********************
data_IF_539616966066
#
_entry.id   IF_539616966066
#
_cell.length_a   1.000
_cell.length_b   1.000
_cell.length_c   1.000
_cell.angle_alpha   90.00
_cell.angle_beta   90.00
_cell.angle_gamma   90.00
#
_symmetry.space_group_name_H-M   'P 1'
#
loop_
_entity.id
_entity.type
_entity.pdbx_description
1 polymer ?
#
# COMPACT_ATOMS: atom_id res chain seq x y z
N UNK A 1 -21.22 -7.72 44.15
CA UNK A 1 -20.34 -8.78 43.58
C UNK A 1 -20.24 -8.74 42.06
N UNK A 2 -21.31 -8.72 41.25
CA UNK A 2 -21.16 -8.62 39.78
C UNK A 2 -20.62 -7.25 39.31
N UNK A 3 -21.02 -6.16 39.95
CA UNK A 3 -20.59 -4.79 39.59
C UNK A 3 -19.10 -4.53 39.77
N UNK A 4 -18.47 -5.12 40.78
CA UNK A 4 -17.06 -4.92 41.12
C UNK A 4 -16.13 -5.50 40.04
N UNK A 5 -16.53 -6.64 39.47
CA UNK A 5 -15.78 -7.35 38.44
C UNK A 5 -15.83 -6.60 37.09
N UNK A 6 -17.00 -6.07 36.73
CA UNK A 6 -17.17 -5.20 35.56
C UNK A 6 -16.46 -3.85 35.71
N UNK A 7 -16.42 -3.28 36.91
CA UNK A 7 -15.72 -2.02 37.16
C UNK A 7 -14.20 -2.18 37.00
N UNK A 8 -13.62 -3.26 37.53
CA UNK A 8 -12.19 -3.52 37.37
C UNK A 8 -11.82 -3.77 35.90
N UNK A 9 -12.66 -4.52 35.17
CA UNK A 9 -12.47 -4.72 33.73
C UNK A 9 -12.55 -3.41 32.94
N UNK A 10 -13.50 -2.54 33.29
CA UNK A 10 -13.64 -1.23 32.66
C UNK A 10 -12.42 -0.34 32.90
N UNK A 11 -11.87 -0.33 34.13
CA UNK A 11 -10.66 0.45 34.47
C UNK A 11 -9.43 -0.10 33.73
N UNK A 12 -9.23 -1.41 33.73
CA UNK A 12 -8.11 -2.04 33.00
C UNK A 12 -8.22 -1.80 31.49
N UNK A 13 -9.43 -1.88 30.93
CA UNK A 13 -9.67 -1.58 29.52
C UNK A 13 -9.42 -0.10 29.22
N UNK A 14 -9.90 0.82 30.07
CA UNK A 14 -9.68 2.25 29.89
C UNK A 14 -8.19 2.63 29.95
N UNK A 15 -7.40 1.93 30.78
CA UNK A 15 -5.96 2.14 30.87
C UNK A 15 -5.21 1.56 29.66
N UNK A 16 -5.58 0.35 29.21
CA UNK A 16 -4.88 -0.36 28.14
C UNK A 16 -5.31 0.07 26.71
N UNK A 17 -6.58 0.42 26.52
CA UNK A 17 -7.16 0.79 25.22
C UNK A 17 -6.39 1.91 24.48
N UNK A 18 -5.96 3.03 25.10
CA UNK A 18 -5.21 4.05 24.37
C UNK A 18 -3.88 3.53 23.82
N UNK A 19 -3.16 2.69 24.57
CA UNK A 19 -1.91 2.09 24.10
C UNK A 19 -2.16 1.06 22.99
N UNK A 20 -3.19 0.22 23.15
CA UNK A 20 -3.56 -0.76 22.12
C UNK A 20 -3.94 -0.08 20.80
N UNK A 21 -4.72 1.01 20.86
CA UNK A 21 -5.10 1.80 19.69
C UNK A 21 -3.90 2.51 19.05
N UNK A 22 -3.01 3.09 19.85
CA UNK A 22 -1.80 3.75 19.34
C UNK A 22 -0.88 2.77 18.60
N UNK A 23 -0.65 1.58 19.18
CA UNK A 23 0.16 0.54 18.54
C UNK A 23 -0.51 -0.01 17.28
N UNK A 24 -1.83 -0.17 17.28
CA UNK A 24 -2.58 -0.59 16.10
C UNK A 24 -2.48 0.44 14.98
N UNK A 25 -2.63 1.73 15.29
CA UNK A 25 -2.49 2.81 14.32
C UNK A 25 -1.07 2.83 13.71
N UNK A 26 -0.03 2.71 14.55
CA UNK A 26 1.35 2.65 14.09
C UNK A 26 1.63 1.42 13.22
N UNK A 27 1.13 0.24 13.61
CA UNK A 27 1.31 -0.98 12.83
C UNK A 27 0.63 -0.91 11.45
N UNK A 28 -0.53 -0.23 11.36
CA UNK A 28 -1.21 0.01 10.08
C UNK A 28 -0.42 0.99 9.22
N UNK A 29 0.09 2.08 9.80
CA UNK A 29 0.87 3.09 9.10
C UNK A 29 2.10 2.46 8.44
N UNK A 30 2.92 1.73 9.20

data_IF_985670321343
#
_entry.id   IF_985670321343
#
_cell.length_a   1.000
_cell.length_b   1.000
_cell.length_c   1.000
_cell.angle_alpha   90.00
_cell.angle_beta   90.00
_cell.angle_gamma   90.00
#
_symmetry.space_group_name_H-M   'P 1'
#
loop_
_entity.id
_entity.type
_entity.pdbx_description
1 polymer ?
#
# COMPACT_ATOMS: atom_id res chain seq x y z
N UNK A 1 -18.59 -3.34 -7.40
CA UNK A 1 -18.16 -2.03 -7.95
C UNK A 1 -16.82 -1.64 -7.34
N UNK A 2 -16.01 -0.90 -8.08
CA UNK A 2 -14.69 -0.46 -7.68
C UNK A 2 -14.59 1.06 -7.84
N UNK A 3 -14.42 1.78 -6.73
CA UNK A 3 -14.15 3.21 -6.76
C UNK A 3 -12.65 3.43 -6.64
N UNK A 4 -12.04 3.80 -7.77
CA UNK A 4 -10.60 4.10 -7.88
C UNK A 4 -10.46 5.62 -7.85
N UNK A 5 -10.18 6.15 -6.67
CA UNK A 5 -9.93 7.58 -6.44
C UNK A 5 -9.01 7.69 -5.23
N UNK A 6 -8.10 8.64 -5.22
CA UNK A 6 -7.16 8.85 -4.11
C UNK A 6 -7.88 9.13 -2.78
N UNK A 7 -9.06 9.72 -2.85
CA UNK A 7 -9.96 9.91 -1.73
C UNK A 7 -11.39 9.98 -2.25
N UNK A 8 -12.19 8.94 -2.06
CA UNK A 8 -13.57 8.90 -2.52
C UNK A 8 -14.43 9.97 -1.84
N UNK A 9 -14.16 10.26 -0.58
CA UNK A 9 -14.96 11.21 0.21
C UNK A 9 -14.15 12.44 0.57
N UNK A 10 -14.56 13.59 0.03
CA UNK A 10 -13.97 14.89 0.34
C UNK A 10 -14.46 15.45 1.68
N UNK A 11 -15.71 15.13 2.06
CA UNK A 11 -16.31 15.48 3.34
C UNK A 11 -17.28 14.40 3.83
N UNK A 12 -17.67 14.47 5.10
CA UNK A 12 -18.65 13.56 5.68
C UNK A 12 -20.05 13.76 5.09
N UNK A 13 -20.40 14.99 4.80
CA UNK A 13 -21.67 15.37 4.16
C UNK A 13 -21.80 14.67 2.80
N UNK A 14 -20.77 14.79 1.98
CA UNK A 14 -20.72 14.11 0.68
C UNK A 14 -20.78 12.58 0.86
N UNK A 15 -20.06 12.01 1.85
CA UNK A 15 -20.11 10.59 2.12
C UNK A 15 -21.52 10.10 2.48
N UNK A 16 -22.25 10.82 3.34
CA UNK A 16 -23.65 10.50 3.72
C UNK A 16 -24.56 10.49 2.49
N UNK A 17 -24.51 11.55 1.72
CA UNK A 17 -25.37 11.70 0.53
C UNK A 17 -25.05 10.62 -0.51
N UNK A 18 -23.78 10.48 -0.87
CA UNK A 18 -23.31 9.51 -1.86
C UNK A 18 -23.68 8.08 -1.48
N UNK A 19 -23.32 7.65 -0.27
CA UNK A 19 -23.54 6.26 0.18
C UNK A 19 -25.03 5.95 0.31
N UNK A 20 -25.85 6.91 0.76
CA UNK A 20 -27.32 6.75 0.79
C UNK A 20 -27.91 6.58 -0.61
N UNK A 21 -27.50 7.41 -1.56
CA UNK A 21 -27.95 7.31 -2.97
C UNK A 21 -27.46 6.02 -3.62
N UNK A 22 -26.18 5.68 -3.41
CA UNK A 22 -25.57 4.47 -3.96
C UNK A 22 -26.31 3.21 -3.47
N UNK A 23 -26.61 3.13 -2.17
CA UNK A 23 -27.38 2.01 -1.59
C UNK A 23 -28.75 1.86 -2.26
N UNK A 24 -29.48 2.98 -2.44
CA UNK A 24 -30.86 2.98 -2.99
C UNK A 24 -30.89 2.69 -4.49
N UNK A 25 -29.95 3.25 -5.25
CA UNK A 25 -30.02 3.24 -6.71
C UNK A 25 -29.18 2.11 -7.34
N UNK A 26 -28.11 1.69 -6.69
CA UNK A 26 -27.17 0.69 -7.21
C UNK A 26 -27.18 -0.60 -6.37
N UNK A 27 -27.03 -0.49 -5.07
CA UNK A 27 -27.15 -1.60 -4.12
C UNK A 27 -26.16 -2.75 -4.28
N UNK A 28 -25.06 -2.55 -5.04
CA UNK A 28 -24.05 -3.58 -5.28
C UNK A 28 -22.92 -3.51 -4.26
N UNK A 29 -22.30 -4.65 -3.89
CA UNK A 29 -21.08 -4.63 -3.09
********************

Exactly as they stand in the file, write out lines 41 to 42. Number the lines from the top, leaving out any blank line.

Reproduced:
C UNK A 7 -14.20 -2.18 37.00
N UNK A 8 -13.62 -3.26 37.53